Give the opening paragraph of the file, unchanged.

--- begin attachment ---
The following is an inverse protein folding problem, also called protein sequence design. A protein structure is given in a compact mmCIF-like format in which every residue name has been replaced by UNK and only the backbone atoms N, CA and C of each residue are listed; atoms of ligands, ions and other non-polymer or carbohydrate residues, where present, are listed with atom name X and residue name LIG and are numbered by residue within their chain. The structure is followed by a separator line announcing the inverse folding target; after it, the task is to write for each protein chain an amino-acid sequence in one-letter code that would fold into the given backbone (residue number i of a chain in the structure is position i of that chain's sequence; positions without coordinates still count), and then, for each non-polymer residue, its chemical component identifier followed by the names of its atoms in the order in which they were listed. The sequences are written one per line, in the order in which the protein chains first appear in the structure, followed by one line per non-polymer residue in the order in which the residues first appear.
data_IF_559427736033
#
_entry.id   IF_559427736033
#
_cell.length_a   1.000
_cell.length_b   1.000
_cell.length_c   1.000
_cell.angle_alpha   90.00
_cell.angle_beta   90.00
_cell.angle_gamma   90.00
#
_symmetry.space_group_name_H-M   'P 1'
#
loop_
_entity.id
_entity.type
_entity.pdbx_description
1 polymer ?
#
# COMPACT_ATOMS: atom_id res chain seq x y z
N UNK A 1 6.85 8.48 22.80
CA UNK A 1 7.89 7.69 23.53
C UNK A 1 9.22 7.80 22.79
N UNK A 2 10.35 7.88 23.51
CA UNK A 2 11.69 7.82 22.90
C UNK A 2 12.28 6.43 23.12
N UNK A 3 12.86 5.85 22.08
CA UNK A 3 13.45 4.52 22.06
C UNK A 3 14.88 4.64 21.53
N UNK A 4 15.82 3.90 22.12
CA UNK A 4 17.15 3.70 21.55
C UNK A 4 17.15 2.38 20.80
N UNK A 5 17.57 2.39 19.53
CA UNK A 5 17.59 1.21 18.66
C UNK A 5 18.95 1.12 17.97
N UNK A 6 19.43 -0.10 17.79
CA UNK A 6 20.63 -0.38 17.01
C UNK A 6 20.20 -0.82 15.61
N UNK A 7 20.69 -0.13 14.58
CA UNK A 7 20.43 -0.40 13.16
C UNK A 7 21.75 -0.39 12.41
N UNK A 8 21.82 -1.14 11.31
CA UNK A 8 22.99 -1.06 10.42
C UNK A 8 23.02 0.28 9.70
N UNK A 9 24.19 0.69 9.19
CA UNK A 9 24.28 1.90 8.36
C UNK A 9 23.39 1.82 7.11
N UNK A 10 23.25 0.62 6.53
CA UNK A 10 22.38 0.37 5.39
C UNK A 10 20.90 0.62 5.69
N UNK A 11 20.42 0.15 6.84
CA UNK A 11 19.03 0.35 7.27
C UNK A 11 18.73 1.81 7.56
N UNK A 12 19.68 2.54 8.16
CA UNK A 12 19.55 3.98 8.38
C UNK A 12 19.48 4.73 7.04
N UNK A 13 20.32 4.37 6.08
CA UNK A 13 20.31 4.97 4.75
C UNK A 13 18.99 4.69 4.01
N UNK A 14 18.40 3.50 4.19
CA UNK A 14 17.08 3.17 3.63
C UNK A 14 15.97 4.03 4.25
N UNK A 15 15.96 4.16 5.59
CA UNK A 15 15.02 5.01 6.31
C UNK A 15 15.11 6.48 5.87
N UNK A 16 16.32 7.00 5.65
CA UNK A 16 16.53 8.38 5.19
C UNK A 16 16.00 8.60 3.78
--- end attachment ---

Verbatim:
The following is an inverse protein folding problem, also called protein sequence design. A protein structure is given in a compact mmCIF-like format in which every residue name has been replaced by UNK and only the backbone atoms N, CA and C of each residue are listed; atoms of ligands, ions and other non-polymer or carbohydrate residues, where present, are listed with atom name X and residue name LIG and are numbered by residue within their chain. The structure is followed by a separator line announcing the inverse folding target; after it, the task is to write for each protein chain an amino-acid sequence in one-letter code that would fold into the given backbone (residue number i of a chain in the structure is position i of that chain's sequence; positions without coordinates still count), and then, for each non-polymer residue, its chemical component identifier followed by the names of its atoms in the order in which they were listed. The sequences are written one per line, in the order in which the protein chains first appear in the structure, followed by one line per non-polymer residue in the order in which the residues first appear.